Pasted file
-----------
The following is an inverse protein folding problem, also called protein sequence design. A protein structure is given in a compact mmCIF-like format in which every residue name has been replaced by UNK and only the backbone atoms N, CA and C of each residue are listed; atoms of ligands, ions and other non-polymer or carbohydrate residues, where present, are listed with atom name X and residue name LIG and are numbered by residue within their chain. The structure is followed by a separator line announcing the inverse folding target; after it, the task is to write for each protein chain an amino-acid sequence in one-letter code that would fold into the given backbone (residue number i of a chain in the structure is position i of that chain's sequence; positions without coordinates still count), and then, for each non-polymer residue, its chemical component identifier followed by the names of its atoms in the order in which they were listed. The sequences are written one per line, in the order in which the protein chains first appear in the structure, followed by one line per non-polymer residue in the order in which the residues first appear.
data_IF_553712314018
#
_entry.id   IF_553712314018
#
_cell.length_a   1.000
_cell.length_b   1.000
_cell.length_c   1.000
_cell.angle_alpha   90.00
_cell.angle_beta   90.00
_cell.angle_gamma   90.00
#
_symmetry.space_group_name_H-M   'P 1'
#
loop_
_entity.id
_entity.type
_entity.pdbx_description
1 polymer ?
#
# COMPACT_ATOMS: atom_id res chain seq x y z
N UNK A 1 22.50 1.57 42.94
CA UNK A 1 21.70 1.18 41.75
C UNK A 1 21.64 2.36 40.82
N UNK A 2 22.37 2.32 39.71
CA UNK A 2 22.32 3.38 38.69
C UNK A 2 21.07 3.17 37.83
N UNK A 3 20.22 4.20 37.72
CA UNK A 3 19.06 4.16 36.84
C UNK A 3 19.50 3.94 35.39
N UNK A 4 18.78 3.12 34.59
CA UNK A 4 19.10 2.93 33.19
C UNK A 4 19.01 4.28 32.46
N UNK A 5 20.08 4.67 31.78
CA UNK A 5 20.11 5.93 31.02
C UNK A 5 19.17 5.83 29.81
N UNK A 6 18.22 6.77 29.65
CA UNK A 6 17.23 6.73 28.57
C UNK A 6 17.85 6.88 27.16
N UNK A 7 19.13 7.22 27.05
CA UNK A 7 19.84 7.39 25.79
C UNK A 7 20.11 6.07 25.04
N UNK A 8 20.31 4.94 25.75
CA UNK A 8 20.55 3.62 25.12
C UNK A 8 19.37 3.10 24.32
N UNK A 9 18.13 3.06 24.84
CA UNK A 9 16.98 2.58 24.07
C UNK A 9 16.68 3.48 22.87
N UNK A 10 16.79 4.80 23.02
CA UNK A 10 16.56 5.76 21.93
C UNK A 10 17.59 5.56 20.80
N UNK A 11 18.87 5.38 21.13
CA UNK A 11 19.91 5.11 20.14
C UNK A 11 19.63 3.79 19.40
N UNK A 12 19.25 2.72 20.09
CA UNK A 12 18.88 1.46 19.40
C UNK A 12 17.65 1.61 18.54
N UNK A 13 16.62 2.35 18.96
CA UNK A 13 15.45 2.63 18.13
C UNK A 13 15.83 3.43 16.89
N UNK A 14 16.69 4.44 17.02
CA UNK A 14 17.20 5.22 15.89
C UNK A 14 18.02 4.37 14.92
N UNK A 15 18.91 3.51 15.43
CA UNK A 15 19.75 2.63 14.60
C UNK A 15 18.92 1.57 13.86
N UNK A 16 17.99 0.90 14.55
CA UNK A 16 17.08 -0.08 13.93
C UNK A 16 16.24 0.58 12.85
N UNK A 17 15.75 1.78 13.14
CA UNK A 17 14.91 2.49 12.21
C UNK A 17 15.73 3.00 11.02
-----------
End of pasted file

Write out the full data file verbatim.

The following is an inverse protein folding problem, also called protein sequence design. A protein structure is given in a compact mmCIF-like format in which every residue name has been replaced by UNK and only the backbone atoms N, CA and C of each residue are listed; atoms of ligands, ions and other non-polymer or carbohydrate residues, where present, are listed with atom name X and residue name LIG and are numbered by residue within their chain. The structure is followed by a separator line announcing the inverse folding target; after it, the task is to write for each protein chain an amino-acid sequence in one-letter code that would fold into the given backbone (residue number i of a chain in the structure is position i of that chain's sequence; positions without coordinates still count), and then, for each non-polymer residue, its chemical component identifier followed by the names of its atoms in the order in which they were listed. The sequences are written one per line, in the order in which the protein chains first appear in the structure, followed by one line per non-polymer residue in the order in which the residues first appear.
data_IF_553712314018
#
_entry.id   IF_553712314018
#
_cell.length_a   1.000
_cell.length_b   1.000
_cell.length_c   1.000
_cell.angle_alpha   90.00
_cell.angle_beta   90.00
_cell.angle_gamma   90.00
#
_symmetry.space_group_name_H-M   'P 1'
#
loop_
_entity.id
_entity.type
_entity.pdbx_description
1 polymer ?
#
# COMPACT_ATOMS: atom_id res chain seq x y z
N UNK A 1 22.50 1.57 42.94
CA UNK A 1 21.70 1.18 41.75
C UNK A 1 21.64 2.36 40.82
N UNK A 2 22.37 2.32 39.71
CA UNK A 2 22.32 3.38 38.69
C UNK A 2 21.07 3.17 37.83
N UNK A 3 20.22 4.20 37.72
CA UNK A 3 19.06 4.16 36.84
C UNK A 3 19.50 3.94 35.39
N UNK A 4 18.78 3.12 34.59
CA UNK A 4 19.10 2.93 33.19
C UNK A 4 19.01 4.28 32.46
N UNK A 5 20.08 4.67 31.78
CA UNK A 5 20.11 5.93 31.02
C UNK A 5 19.17 5.83 29.81
N UNK A 6 18.22 6.77 29.65
CA UNK A 6 17.23 6.73 28.57
C UNK A 6 17.85 6.88 27.16
N UNK A 7 19.13 7.22 27.05
CA UNK A 7 19.84 7.39 25.79
C UNK A 7 20.11 6.07 25.04
N UNK A 8 20.31 4.94 25.75
CA UNK A 8 20.55 3.62 25.12
C UNK A 8 19.37 3.10 24.32
N UNK A 9 18.13 3.06 24.84
CA UNK A 9 16.98 2.58 24.07
C UNK A 9 16.68 3.48 22.87
N UNK A 10 16.79 4.80 23.02
CA UNK A 10 16.56 5.76 21.93
C UNK A 10 17.59 5.56 20.80
N UNK A 11 18.87 5.38 21.13
CA UNK A 11 19.91 5.11 20.14
C UNK A 11 19.63 3.79 19.40
N UNK A 12 19.25 2.72 20.09
CA UNK A 12 18.88 1.46 19.40
C UNK A 12 17.65 1.61 18.54
N UNK A 13 16.62 2.35 18.96
CA UNK A 13 15.45 2.63 18.13
C UNK A 13 15.83 3.43 16.89
N UNK A 14 16.69 4.44 17.02
CA UNK A 14 17.20 5.22 15.89
C UNK A 14 18.02 4.37 14.92
N UNK A 15 18.91 3.51 15.43
CA UNK A 15 19.75 2.63 14.60
C UNK A 15 18.92 1.57 13.86
N UNK A 16 17.99 0.90 14.55
CA UNK A 16 17.08 -0.08 13.93
C UNK A 16 16.24 0.58 12.85
N UNK A 17 15.75 1.78 13.14
CA UNK A 17 14.91 2.49 12.21
C UNK A 17 15.73 3.00 11.02